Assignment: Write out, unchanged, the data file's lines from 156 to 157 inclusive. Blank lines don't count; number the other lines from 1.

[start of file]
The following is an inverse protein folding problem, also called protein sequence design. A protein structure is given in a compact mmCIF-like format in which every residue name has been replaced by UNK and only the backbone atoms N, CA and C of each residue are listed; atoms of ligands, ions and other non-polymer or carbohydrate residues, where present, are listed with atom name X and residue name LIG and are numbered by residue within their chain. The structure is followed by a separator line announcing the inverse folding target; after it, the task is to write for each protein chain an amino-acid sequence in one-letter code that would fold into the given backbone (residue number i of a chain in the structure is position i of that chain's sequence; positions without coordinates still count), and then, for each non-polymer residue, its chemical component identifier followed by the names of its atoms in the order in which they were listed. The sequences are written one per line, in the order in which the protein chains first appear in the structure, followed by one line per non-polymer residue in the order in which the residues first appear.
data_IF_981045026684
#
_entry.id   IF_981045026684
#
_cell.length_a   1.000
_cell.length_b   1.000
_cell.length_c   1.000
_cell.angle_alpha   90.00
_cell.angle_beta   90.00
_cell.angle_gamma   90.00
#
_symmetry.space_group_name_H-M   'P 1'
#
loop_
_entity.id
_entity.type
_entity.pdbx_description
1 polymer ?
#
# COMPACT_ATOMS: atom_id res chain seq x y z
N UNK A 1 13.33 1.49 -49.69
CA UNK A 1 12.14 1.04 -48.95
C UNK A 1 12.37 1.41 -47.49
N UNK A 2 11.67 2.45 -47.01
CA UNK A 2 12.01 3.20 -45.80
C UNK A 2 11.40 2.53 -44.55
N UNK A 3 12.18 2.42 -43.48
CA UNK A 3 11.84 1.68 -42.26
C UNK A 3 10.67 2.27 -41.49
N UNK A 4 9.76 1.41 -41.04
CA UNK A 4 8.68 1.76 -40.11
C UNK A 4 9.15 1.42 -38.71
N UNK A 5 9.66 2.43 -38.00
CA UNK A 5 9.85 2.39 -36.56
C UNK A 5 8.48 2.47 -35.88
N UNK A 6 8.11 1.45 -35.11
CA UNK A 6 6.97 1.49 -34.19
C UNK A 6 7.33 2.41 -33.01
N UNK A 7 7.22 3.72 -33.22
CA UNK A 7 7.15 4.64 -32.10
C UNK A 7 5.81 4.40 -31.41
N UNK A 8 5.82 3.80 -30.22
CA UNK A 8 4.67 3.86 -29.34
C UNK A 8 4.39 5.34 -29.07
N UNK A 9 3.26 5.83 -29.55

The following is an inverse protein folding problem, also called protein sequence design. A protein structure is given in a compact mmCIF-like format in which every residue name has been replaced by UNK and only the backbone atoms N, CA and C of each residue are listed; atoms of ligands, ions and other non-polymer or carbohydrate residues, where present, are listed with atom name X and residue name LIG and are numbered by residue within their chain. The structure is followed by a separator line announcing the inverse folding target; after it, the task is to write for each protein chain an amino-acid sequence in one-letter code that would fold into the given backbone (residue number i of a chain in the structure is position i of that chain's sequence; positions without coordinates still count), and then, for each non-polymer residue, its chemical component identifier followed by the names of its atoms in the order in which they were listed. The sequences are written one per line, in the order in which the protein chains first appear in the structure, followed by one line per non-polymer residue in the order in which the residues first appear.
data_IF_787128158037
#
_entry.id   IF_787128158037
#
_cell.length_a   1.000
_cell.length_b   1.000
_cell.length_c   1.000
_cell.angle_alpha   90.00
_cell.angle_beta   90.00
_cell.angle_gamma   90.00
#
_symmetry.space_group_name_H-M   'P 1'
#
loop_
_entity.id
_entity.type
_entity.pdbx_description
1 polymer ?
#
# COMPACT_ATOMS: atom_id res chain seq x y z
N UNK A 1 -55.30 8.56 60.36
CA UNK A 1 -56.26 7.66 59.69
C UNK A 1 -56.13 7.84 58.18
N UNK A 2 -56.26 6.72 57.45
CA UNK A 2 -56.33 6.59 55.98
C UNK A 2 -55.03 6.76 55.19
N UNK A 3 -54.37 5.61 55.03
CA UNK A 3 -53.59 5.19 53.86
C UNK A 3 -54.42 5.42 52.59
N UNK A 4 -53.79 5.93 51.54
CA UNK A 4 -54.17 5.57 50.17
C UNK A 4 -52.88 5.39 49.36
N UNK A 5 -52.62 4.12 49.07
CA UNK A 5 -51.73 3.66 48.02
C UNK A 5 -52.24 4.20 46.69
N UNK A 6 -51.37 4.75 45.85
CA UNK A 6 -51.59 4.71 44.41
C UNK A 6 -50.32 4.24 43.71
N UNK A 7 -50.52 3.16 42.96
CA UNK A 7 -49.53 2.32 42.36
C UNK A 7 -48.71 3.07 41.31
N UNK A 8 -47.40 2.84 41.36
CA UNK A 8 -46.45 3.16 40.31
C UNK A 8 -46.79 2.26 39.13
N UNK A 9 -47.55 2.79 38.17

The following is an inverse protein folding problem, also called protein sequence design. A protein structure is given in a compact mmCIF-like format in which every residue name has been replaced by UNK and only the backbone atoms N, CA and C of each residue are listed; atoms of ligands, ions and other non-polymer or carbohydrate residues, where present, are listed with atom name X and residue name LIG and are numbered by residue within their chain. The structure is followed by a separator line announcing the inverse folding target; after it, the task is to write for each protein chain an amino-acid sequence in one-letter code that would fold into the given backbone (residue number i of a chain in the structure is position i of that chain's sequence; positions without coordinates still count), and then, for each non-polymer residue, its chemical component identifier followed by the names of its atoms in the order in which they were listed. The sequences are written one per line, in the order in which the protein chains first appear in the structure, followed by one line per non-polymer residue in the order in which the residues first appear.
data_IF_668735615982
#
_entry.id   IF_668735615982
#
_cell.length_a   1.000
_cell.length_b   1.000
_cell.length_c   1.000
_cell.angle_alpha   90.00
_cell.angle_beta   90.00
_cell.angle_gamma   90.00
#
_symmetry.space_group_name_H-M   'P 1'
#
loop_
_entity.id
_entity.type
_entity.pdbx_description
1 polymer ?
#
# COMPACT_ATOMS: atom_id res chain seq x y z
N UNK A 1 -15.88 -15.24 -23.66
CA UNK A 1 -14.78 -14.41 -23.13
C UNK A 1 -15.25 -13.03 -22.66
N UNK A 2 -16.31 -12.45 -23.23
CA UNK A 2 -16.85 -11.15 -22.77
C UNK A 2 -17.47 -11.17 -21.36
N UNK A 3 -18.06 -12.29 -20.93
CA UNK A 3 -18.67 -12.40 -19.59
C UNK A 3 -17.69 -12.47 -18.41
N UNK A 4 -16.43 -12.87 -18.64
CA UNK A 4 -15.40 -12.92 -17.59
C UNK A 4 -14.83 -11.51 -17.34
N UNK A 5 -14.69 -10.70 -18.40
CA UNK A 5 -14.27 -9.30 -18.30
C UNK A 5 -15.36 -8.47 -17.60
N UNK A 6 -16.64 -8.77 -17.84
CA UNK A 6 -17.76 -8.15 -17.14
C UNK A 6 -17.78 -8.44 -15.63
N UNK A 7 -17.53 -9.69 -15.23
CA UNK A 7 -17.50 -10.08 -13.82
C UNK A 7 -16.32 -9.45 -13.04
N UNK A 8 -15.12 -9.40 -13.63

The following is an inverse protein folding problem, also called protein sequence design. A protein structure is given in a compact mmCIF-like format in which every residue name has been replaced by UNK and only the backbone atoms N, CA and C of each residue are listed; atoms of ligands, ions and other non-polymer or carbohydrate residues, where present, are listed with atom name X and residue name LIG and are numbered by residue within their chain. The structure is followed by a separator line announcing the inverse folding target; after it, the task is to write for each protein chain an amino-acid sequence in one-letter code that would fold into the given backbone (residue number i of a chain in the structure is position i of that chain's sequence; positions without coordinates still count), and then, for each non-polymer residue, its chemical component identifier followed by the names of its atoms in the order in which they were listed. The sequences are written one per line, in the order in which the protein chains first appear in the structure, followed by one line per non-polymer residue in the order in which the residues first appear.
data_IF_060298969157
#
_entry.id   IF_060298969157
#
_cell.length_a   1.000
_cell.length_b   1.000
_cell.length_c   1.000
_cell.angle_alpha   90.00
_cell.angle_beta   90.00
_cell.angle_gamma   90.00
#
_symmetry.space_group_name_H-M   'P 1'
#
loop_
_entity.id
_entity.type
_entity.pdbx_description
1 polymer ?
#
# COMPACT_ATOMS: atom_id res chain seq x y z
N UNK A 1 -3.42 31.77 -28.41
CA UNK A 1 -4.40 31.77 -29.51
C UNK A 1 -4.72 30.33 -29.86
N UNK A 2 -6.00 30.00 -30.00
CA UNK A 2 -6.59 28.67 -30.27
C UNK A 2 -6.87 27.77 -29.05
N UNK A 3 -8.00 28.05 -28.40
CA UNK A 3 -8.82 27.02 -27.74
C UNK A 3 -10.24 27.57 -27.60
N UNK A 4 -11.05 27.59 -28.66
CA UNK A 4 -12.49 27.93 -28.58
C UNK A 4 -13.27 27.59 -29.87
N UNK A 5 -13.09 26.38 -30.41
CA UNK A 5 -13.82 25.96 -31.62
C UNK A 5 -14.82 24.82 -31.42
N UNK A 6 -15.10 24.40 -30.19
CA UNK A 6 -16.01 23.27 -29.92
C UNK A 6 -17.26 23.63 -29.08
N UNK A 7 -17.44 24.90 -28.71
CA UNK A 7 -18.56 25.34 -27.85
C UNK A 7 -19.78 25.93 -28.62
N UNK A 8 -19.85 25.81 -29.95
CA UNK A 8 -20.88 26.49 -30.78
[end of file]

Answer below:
# COMPACT_ATOMS: atom_id res chain seq x y z
N UNK A 1 -3.42 31.77 -28.41